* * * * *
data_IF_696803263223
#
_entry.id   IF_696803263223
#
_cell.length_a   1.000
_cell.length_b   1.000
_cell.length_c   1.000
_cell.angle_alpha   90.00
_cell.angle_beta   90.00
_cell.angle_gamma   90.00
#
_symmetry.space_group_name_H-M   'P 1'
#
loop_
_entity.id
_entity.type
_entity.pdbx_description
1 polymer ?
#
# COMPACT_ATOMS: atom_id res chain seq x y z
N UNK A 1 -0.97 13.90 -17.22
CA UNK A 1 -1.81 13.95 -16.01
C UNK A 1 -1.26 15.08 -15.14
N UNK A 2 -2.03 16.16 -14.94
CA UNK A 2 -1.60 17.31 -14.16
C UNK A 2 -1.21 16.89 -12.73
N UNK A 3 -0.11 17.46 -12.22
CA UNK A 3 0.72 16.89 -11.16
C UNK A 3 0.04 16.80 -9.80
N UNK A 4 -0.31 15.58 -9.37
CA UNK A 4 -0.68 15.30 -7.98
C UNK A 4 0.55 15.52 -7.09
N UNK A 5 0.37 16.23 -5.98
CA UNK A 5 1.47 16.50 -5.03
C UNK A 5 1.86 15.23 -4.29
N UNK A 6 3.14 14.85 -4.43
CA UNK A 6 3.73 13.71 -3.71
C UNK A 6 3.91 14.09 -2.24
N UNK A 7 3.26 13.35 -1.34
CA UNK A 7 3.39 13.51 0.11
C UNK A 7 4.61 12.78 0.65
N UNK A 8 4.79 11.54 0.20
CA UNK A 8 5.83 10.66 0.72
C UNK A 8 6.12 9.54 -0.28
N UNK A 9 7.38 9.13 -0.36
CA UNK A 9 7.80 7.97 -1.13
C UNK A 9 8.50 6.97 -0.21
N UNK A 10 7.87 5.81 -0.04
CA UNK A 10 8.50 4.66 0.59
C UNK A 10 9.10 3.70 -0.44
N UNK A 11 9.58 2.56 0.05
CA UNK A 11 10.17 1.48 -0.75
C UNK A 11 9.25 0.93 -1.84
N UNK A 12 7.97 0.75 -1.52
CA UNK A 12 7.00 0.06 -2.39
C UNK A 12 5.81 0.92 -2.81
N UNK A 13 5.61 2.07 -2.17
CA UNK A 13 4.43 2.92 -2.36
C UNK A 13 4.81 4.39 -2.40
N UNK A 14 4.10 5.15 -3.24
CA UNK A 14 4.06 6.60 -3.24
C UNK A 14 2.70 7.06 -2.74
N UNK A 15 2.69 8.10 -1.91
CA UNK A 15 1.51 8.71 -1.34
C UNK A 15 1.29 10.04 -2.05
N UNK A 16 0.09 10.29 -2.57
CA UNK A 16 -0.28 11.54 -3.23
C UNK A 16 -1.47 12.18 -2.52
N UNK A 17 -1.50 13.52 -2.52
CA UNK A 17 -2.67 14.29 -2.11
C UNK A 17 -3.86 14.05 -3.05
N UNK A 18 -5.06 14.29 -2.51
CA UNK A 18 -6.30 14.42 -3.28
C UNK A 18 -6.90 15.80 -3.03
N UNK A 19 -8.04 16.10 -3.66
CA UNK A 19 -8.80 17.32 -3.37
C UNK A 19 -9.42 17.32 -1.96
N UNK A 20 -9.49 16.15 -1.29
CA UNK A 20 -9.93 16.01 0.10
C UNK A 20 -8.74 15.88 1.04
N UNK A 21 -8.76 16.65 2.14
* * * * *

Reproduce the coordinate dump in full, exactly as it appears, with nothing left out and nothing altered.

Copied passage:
data_IF_696803263223
#
_entry.id   IF_696803263223
#
_cell.length_a   1.000
_cell.length_b   1.000
_cell.length_c   1.000
_cell.angle_alpha   90.00
_cell.angle_beta   90.00
_cell.angle_gamma   90.00
#
_symmetry.space_group_name_H-M   'P 1'
#
loop_
_entity.id
_entity.type
_entity.pdbx_description
1 polymer ?
#
# COMPACT_ATOMS: atom_id res chain seq x y z
N UNK A 1 -0.97 13.90 -17.22
CA UNK A 1 -1.81 13.95 -16.01
C UNK A 1 -1.26 15.08 -15.14
N UNK A 2 -2.03 16.16 -14.94
CA UNK A 2 -1.60 17.31 -14.16
C UNK A 2 -1.21 16.89 -12.73
N UNK A 3 -0.11 17.46 -12.22
CA UNK A 3 0.72 16.89 -11.16
C UNK A 3 0.04 16.80 -9.80
N UNK A 4 -0.31 15.58 -9.37
CA UNK A 4 -0.68 15.30 -7.98
C UNK A 4 0.55 15.52 -7.09
N UNK A 5 0.37 16.23 -5.98
CA UNK A 5 1.47 16.50 -5.03
C UNK A 5 1.86 15.23 -4.29
N UNK A 6 3.14 14.85 -4.43
CA UNK A 6 3.73 13.71 -3.71
C UNK A 6 3.91 14.09 -2.24
N UNK A 7 3.26 13.35 -1.34
CA UNK A 7 3.39 13.51 0.11
C UNK A 7 4.61 12.78 0.65
N UNK A 8 4.79 11.54 0.20
CA UNK A 8 5.83 10.66 0.72
C UNK A 8 6.12 9.54 -0.28
N UNK A 9 7.38 9.13 -0.36
CA UNK A 9 7.80 7.97 -1.13
C UNK A 9 8.50 6.97 -0.21
N UNK A 10 7.87 5.81 -0.04
CA UNK A 10 8.50 4.66 0.59
C UNK A 10 9.10 3.70 -0.44
N UNK A 11 9.58 2.56 0.05
CA UNK A 11 10.17 1.48 -0.75
C UNK A 11 9.25 0.93 -1.84
N UNK A 12 7.97 0.75 -1.52
CA UNK A 12 7.00 0.06 -2.39
C UNK A 12 5.81 0.92 -2.81
N UNK A 13 5.61 2.07 -2.17
CA UNK A 13 4.43 2.92 -2.36
C UNK A 13 4.81 4.39 -2.40
N UNK A 14 4.10 5.15 -3.24
CA UNK A 14 4.06 6.60 -3.24
C UNK A 14 2.70 7.06 -2.74
N UNK A 15 2.69 8.10 -1.91
CA UNK A 15 1.51 8.71 -1.34
C UNK A 15 1.29 10.04 -2.05
N UNK A 16 0.09 10.29 -2.57
CA UNK A 16 -0.28 11.54 -3.23
C UNK A 16 -1.47 12.18 -2.52
N UNK A 17 -1.50 13.52 -2.52
CA UNK A 17 -2.67 14.29 -2.11
C UNK A 17 -3.86 14.05 -3.05
N UNK A 18 -5.06 14.29 -2.51
CA UNK A 18 -6.30 14.42 -3.28
C UNK A 18 -6.90 15.80 -3.03
N UNK A 19 -8.04 16.10 -3.66
CA UNK A 19 -8.80 17.32 -3.37
C UNK A 19 -9.42 17.32 -1.96
N UNK A 20 -9.49 16.15 -1.29
CA UNK A 20 -9.93 16.01 0.10
C UNK A 20 -8.74 15.88 1.04
N UNK A 21 -8.76 16.65 2.14